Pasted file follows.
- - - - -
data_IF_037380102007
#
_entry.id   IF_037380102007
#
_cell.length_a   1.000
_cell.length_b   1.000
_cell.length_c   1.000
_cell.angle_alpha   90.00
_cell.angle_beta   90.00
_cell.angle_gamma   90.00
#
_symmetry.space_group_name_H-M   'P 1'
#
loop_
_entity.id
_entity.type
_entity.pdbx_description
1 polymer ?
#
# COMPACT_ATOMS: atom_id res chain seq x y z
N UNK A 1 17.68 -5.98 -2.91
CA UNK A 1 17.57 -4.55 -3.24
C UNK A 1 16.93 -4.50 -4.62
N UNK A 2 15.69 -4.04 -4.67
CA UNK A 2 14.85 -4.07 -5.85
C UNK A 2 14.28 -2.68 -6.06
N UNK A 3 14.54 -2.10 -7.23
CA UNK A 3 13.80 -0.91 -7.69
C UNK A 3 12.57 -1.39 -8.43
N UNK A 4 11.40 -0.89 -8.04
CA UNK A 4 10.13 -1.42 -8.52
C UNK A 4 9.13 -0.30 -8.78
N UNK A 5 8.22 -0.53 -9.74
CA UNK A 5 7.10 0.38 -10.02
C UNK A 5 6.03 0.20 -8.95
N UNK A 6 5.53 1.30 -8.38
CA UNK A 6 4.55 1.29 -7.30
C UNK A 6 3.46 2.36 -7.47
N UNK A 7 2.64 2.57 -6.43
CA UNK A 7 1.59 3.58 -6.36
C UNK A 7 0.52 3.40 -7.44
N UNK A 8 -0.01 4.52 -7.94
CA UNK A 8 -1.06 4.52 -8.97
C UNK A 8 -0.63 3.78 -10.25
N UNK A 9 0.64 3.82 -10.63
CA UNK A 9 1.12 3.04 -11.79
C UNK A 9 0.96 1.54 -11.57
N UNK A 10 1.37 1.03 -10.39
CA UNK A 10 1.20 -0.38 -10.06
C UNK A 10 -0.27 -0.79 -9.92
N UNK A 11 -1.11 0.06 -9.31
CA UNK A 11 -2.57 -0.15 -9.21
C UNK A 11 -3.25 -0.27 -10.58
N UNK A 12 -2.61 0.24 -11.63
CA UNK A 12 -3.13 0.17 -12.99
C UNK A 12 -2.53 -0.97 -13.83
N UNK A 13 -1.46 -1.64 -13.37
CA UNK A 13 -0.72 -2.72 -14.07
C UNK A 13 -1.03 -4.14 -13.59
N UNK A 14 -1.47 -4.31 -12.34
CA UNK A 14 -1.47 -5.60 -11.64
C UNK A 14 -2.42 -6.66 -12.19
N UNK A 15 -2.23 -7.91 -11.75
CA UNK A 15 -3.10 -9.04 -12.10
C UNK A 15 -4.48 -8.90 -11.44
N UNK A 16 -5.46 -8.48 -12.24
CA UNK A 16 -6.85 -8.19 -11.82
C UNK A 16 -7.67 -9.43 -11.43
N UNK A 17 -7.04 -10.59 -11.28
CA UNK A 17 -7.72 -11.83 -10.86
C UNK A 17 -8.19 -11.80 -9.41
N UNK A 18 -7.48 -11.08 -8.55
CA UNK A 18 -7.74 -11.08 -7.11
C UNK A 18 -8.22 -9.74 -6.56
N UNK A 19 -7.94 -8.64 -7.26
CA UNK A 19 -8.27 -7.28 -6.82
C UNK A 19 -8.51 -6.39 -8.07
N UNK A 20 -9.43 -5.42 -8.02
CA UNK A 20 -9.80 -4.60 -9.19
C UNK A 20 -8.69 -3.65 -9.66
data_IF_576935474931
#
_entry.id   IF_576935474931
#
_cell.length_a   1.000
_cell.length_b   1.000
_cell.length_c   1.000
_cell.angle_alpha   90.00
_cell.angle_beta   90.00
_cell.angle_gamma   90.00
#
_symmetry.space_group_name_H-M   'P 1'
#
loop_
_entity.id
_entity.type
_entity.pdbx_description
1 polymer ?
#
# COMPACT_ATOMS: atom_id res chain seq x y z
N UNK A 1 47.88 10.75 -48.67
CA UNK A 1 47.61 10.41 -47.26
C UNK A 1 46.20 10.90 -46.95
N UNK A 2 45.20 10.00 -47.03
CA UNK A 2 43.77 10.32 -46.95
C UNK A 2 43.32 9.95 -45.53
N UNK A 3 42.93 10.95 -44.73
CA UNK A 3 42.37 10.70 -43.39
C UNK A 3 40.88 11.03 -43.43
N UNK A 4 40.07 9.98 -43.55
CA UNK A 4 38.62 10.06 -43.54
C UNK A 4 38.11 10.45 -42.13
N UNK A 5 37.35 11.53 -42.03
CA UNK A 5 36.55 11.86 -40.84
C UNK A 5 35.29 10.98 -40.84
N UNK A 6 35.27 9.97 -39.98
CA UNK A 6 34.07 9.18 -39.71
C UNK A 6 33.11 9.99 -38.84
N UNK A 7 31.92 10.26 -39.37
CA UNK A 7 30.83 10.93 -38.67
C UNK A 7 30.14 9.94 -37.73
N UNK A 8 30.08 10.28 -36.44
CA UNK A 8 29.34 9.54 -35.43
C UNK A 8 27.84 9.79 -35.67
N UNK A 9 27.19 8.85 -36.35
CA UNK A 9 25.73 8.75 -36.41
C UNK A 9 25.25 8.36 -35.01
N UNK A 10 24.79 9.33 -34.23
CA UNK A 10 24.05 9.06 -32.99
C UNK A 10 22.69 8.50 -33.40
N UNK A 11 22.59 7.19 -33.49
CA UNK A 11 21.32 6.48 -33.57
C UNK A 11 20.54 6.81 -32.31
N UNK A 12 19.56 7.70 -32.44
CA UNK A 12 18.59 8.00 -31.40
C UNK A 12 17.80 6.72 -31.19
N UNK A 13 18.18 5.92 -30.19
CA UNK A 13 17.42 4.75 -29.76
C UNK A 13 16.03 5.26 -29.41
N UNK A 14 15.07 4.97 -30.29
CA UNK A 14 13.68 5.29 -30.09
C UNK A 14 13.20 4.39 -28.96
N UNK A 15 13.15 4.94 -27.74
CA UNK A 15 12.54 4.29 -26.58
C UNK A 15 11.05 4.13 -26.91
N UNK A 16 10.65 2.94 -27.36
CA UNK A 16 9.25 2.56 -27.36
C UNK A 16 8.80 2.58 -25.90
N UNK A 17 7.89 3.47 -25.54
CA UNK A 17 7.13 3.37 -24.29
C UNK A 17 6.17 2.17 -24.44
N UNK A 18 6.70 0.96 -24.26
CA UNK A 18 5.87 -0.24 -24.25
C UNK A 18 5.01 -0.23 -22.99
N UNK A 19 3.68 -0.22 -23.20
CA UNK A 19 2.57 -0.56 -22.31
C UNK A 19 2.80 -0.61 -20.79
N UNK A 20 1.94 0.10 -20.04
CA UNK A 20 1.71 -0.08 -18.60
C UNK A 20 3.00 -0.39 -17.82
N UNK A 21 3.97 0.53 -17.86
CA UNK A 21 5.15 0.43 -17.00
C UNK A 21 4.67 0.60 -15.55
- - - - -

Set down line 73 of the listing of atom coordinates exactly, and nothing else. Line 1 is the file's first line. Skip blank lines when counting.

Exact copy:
CA UNK A 18 -7.74 -11.08 -7.11